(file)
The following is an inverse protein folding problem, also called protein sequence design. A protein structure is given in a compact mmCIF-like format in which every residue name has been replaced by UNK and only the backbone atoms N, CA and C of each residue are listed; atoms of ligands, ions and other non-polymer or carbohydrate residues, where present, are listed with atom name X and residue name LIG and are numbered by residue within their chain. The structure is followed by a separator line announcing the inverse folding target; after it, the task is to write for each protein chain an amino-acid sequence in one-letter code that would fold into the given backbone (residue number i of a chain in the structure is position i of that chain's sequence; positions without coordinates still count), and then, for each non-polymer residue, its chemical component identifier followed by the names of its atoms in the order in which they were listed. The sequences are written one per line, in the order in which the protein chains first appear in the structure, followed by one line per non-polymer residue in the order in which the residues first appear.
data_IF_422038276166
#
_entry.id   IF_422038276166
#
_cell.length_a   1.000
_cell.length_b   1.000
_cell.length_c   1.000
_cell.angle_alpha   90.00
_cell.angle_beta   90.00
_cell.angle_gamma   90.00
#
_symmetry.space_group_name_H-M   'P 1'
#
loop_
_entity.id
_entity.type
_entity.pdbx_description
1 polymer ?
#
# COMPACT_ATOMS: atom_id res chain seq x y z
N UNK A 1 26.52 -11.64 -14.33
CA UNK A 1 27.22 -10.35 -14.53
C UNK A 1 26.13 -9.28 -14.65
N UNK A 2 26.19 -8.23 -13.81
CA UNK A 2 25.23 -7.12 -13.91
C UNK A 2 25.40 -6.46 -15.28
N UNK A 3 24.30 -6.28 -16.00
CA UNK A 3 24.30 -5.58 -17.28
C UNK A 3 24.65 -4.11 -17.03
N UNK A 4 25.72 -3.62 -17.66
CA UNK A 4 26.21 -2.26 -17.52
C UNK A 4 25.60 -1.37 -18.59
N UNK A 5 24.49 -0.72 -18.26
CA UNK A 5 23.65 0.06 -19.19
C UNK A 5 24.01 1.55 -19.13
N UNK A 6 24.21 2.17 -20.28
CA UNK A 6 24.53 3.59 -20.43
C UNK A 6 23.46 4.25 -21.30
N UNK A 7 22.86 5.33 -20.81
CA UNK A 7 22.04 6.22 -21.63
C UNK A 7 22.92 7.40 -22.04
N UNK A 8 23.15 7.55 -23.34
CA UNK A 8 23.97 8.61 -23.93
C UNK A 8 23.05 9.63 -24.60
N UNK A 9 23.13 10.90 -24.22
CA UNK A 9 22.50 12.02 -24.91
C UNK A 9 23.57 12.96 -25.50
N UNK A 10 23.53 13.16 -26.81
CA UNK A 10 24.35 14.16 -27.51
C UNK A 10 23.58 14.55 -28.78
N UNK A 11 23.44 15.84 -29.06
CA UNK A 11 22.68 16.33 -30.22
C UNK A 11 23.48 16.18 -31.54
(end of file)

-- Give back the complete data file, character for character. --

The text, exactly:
The following is an inverse protein folding problem, also called protein sequence design. A protein structure is given in a compact mmCIF-like format in which every residue name has been replaced by UNK and only the backbone atoms N, CA and C of each residue are listed; atoms of ligands, ions and other non-polymer or carbohydrate residues, where present, are listed with atom name X and residue name LIG and are numbered by residue within their chain. The structure is followed by a separator line announcing the inverse folding target; after it, the task is to write for each protein chain an amino-acid sequence in one-letter code that would fold into the given backbone (residue number i of a chain in the structure is position i of that chain's sequence; positions without coordinates still count), and then, for each non-polymer residue, its chemical component identifier followed by the names of its atoms in the order in which they were listed. The sequences are written one per line, in the order in which the protein chains first appear in the structure, followed by one line per non-polymer residue in the order in which the residues first appear.
data_IF_422038276166
#
_entry.id   IF_422038276166
#
_cell.length_a   1.000
_cell.length_b   1.000
_cell.length_c   1.000
_cell.angle_alpha   90.00
_cell.angle_beta   90.00
_cell.angle_gamma   90.00
#
_symmetry.space_group_name_H-M   'P 1'
#
loop_
_entity.id
_entity.type
_entity.pdbx_description
1 polymer ?
#
# COMPACT_ATOMS: atom_id res chain seq x y z
N UNK A 1 26.52 -11.64 -14.33
CA UNK A 1 27.22 -10.35 -14.53
C UNK A 1 26.13 -9.28 -14.65
N UNK A 2 26.19 -8.23 -13.81
CA UNK A 2 25.23 -7.12 -13.91
C UNK A 2 25.40 -6.46 -15.28
N UNK A 3 24.30 -6.28 -16.00
CA UNK A 3 24.30 -5.58 -17.28
C UNK A 3 24.65 -4.11 -17.03
N UNK A 4 25.72 -3.62 -17.66
CA UNK A 4 26.21 -2.26 -17.52
C UNK A 4 25.60 -1.37 -18.59
N UNK A 5 24.49 -0.72 -18.26
CA UNK A 5 23.65 0.06 -19.19
C UNK A 5 24.01 1.55 -19.13
N UNK A 6 24.21 2.17 -20.28
CA UNK A 6 24.53 3.59 -20.43
C UNK A 6 23.46 4.25 -21.30
N UNK A 7 22.86 5.33 -20.81
CA UNK A 7 22.04 6.22 -21.63
C UNK A 7 22.92 7.40 -22.04
N UNK A 8 23.15 7.55 -23.34
CA UNK A 8 23.97 8.61 -23.93
C UNK A 8 23.05 9.63 -24.60
N UNK A 9 23.13 10.90 -24.22
CA UNK A 9 22.50 12.02 -24.91
C UNK A 9 23.57 12.96 -25.50
N UNK A 10 23.53 13.16 -26.81
CA UNK A 10 24.35 14.16 -27.51
C UNK A 10 23.58 14.55 -28.78
N UNK A 11 23.44 15.84 -29.06
CA UNK A 11 22.68 16.33 -30.22
C UNK A 11 23.48 16.18 -31.54